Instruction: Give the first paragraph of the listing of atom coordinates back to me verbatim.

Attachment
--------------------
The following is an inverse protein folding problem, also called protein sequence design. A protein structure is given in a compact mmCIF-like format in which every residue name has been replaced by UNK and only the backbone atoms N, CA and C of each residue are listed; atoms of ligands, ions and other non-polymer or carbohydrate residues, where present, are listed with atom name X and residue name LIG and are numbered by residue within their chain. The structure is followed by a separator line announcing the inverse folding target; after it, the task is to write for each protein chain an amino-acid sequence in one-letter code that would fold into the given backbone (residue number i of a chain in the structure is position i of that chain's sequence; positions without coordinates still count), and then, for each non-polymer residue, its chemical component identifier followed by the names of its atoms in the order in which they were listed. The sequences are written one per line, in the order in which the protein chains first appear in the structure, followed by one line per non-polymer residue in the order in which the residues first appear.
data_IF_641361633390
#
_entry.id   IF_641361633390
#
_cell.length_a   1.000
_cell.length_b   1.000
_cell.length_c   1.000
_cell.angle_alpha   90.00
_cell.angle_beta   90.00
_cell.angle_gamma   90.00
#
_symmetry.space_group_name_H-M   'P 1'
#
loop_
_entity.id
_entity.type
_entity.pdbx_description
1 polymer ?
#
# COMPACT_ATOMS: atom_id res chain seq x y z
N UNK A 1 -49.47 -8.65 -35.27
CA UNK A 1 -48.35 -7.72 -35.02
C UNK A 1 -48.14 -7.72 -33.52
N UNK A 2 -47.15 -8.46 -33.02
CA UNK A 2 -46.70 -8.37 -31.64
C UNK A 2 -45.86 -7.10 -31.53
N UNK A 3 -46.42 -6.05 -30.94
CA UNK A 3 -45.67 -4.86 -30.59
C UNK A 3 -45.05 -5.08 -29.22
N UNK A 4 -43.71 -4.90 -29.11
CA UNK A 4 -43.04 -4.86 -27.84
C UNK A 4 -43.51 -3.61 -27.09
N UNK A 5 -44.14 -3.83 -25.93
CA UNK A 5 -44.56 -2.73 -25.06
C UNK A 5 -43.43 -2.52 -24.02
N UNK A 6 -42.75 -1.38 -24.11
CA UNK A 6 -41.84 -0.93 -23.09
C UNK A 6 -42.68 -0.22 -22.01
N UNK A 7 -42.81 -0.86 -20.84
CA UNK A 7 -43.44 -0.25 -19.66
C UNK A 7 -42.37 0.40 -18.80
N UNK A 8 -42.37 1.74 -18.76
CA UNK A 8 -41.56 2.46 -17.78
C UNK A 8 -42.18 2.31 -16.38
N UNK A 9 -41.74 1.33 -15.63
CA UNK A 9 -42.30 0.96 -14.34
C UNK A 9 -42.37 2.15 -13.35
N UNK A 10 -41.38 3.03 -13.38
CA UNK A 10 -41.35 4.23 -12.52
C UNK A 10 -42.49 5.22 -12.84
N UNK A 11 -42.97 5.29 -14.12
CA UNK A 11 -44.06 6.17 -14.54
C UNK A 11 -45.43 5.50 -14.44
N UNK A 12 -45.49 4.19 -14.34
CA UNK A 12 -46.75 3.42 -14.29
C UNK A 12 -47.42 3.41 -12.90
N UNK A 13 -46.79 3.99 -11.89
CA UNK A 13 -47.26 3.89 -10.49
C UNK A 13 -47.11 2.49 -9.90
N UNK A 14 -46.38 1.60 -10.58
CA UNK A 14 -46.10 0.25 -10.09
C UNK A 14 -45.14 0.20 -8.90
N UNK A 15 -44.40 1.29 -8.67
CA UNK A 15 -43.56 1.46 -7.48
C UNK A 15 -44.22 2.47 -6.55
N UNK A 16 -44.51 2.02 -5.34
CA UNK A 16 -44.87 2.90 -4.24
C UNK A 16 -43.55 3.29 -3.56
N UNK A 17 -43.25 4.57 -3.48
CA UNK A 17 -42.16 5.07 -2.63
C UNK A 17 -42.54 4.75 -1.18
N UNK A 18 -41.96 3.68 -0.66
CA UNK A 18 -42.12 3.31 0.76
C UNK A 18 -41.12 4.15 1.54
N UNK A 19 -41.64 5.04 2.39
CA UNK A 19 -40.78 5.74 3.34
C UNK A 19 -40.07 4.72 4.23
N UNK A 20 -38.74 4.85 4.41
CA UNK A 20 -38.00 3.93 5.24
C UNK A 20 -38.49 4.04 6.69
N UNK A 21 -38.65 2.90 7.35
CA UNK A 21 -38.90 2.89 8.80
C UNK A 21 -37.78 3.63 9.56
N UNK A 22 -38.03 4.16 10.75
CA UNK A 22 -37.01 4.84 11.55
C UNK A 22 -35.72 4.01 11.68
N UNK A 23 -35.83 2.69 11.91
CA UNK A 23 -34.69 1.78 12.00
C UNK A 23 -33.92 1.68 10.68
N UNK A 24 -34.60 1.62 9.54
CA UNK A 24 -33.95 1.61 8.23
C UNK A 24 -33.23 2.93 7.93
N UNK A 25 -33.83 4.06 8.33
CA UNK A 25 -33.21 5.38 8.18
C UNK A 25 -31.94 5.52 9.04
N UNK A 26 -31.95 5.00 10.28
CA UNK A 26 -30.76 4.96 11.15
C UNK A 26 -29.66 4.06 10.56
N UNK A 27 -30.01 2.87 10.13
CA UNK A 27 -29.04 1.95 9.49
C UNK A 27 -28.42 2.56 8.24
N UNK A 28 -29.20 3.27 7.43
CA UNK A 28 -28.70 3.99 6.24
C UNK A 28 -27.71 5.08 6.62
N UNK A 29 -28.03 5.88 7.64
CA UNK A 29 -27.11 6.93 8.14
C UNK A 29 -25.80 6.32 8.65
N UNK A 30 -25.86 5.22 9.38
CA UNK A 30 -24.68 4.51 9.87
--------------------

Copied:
The following is an inverse protein folding problem, also called protein sequence design. A protein structure is given in a compact mmCIF-like format in which every residue name has been replaced by UNK and only the backbone atoms N, CA and C of each residue are listed; atoms of ligands, ions and other non-polymer or carbohydrate residues, where present, are listed with atom name X and residue name LIG and are numbered by residue within their chain. The structure is followed by a separator line announcing the inverse folding target; after it, the task is to write for each protein chain an amino-acid sequence in one-letter code that would fold into the given backbone (residue number i of a chain in the structure is position i of that chain's sequence; positions without coordinates still count), and then, for each non-polymer residue, its chemical component identifier followed by the names of its atoms in the order in which they were listed. The sequences are written one per line, in the order in which the protein chains first appear in the structure, followed by one line per non-polymer residue in the order in which the residues first appear.